Later all four of us move to the kitchen table.  Daddy says grace, and gives thanks for our food, for our safe return, and for the travellers – both those we knew and those unknown – still abroad in the swirling storm.  Never has our home felt so much like a safe haven as it does tonight.

It’s been more than 80 years since that night.  Now, as an adult, I can imagine my father’s anxiety as he watched for the three of us to emerge into sight from the curtain of snow.  I can feel my mother’s near-exhaustion and fear, wondering if she would be up to the task of getting us safely home.  But overwhelmingly, during the long years since that night, the feeling of warmth, love, and safety that were evoked that evening have lingered with me.  The words, “Let’s go home,” trigger something of the same emotions I experienced so long ago.  What a beautiful gift from the past I have received!


Filed under Prairie Childhood

8 Responses to Blizzards, Dust Storms, Extreme Cold – All Make a Teacher’s Dilemma

  1. Ralph

    A powerful and evocative story, Mom, and, once again, your recounting includes thought-provoking insight.

    • Marjorie

      Ralph – Thanks for your comments. The thing that I remember the clearest is walking along the fence line on the way home! I never doubted that we would get home, not with Mommy leading us! How hard life must be for those youngsters who do not have that trust in the adults in their lives. We have been so fortunate.

  2. Jim taylor

    Beautiful story, Marjorie; my eyes were filled with tears — not running down my cheeks, but definitely at the snuffly stage.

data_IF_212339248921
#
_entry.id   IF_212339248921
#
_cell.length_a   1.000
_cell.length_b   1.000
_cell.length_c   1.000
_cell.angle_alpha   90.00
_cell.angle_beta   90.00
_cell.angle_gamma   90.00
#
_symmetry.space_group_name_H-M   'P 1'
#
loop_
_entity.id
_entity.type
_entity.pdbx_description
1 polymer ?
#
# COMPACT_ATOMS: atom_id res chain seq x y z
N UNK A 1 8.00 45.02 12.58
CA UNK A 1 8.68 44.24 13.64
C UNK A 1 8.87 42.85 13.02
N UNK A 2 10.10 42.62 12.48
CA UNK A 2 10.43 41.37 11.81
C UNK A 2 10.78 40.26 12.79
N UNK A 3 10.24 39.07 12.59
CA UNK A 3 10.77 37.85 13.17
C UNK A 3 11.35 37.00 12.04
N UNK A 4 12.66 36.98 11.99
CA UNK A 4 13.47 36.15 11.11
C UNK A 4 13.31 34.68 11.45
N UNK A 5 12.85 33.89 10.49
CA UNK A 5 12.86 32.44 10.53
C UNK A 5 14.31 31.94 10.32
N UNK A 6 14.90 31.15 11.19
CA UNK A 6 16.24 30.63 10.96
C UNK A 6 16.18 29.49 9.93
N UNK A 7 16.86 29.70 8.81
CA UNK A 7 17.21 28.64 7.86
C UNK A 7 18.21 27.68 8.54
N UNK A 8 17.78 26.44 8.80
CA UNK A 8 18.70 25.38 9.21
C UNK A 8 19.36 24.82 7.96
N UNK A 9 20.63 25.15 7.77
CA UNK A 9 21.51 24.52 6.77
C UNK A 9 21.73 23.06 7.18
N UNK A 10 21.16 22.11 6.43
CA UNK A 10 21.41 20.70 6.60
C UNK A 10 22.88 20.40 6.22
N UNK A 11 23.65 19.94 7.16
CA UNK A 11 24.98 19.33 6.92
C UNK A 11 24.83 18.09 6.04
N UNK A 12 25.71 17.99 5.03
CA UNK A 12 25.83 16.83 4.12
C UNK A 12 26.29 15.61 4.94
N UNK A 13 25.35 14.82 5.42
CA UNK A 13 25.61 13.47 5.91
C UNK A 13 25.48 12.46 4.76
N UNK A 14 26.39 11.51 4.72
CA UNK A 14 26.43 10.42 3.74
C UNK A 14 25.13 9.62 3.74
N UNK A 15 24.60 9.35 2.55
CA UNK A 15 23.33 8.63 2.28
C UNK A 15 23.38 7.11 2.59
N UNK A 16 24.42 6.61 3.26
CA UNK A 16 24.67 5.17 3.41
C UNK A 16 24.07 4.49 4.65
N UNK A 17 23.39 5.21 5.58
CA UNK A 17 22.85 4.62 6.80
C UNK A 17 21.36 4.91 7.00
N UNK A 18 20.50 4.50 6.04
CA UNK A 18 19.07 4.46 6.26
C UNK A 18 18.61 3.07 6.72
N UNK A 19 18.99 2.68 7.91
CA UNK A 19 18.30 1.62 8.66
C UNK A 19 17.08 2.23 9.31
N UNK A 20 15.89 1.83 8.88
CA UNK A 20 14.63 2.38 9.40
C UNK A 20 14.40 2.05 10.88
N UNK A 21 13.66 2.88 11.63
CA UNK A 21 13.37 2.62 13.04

But I can’t help thinking about the families for whom “Let’s go home,” doesn’t have such warm and happy connotations. Joan and I were just talking about a couple of families who seem to have attracted misfortune and despair, and we wondered what in their early years might have contributed.
    You were very fortunate to have the family you did, even if it may not always have seemed that way at the time.
    Jim Taylor

    • Marjorie

      Jim – I remember the first time Doris and I were living away from home – when we both started university in Edmonton. The first break from classes came, and we could hardly wait to “go home”. It was a troubling shock to us to find that quite a few of the girls living in residence did not even consider going home – that was not an option for them, home was “no fun”. I guess it was our first realization that not everyone was blessed with a home they loved.

  3. Kate

    Thanks for sharing that story, Gram.
    Your mom was a really strong woman. What a neat legacy for us all.

    • Marjorie

      Yes Kate, I always considered her strong – in standing up for what she believed, in the care of her family – and in so many other ways. She was also fun to be with, she loved life. Was I not fortunate to have parents and a home such as I did?

  4. Leone Jobson

    Hi Marjorie,
    Thank you for the wonderful reminiscence. I too feel blessed to have had, and have the family I do. It was also wonderful to have known we were backstopped by very special family friends like the Gibsons and Woods!

    • Marjorie

      Leone – Yes, one just gradually grows into the realization of how valuable and precious a good family relationship is, at any stage of life! Also, one’s definition of “family” seems to stretch, and that enriches us too! Now, in the latter part of my life I seem to be reaping far more than I could have sown, and hope no one is keeping count! Glad you liked the story, and am sure your own memories were numerous.